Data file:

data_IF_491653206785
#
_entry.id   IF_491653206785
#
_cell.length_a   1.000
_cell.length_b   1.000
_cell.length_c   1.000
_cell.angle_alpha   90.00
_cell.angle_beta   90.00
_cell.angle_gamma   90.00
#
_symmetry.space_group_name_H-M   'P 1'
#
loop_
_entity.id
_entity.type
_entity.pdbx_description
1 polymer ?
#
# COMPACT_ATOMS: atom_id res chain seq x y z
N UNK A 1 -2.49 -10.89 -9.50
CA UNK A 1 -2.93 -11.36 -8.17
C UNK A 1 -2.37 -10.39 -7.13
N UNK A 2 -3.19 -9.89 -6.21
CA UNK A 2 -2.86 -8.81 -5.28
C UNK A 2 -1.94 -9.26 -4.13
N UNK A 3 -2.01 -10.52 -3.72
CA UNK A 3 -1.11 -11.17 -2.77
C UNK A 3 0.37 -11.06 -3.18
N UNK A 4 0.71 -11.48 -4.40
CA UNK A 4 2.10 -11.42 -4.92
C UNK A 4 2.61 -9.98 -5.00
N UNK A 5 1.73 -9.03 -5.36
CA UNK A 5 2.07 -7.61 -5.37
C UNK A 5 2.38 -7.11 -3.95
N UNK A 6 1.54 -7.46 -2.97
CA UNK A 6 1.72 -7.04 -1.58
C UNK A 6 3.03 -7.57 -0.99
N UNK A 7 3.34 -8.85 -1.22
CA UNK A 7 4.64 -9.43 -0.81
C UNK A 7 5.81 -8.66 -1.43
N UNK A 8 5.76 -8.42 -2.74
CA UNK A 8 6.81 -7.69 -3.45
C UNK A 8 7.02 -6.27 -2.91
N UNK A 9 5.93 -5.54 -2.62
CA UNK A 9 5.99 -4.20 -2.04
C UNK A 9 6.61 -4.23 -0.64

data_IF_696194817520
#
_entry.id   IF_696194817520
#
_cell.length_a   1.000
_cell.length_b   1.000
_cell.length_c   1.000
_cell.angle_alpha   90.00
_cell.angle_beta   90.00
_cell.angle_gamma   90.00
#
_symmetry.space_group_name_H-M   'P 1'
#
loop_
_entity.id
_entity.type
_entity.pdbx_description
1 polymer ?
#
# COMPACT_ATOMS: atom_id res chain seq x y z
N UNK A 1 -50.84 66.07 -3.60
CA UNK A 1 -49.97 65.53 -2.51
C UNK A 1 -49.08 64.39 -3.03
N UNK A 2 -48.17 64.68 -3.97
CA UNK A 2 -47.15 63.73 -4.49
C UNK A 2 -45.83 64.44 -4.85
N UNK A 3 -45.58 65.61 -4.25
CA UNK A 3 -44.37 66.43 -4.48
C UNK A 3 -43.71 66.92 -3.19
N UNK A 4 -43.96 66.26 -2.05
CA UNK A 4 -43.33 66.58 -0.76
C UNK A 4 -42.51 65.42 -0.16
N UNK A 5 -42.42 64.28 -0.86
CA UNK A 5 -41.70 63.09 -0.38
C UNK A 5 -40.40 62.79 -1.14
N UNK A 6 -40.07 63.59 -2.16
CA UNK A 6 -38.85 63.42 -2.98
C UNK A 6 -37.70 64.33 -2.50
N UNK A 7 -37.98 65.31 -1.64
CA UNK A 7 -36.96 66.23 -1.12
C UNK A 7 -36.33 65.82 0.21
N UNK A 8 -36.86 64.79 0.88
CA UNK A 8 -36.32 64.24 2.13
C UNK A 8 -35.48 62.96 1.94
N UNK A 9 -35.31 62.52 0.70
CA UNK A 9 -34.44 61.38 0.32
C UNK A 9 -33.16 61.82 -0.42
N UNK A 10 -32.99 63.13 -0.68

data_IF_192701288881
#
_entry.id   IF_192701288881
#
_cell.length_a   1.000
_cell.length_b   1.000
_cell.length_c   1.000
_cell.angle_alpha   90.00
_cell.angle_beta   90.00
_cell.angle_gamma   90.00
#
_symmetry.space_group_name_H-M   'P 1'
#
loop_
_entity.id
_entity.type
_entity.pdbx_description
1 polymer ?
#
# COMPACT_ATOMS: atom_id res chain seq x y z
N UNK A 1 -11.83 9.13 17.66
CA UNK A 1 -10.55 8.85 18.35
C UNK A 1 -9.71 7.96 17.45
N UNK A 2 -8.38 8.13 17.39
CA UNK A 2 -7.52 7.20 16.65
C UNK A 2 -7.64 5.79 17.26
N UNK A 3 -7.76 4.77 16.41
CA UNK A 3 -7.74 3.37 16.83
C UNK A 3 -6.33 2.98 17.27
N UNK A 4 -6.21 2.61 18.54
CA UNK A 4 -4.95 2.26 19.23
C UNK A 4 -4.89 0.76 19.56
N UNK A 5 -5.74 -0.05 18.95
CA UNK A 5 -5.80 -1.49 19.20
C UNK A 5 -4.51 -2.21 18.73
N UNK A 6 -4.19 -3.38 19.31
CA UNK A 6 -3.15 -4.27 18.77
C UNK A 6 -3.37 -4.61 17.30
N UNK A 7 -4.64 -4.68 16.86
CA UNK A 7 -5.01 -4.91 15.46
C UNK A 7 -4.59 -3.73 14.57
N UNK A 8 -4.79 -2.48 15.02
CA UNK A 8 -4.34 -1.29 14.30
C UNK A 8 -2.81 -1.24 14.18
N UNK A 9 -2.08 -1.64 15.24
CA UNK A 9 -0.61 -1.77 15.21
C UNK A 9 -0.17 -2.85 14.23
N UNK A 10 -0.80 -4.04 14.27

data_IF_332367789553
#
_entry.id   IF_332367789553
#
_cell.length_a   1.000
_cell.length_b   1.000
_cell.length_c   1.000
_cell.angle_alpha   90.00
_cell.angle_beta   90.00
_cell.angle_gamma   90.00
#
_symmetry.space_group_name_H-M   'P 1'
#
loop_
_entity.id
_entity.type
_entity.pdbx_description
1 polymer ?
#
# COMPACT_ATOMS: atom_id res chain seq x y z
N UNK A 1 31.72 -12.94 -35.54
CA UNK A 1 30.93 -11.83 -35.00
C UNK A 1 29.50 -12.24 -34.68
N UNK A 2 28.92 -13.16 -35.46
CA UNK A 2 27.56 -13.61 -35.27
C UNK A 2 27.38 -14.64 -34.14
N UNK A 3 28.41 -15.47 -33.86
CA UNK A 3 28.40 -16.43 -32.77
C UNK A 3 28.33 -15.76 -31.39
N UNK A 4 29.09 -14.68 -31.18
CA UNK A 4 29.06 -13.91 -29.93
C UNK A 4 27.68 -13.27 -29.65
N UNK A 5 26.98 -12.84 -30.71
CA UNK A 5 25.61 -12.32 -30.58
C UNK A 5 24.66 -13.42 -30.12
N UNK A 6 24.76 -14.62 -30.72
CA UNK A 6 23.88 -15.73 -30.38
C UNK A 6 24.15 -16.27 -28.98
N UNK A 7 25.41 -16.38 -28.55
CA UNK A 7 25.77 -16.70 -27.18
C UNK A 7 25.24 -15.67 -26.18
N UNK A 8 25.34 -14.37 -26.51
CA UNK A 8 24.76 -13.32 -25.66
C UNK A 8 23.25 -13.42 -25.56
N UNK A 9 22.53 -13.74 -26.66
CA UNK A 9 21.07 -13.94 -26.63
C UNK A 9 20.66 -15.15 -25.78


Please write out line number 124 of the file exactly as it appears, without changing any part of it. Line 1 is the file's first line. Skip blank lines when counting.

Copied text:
C UNK A 3 -6.33 2.98 17.27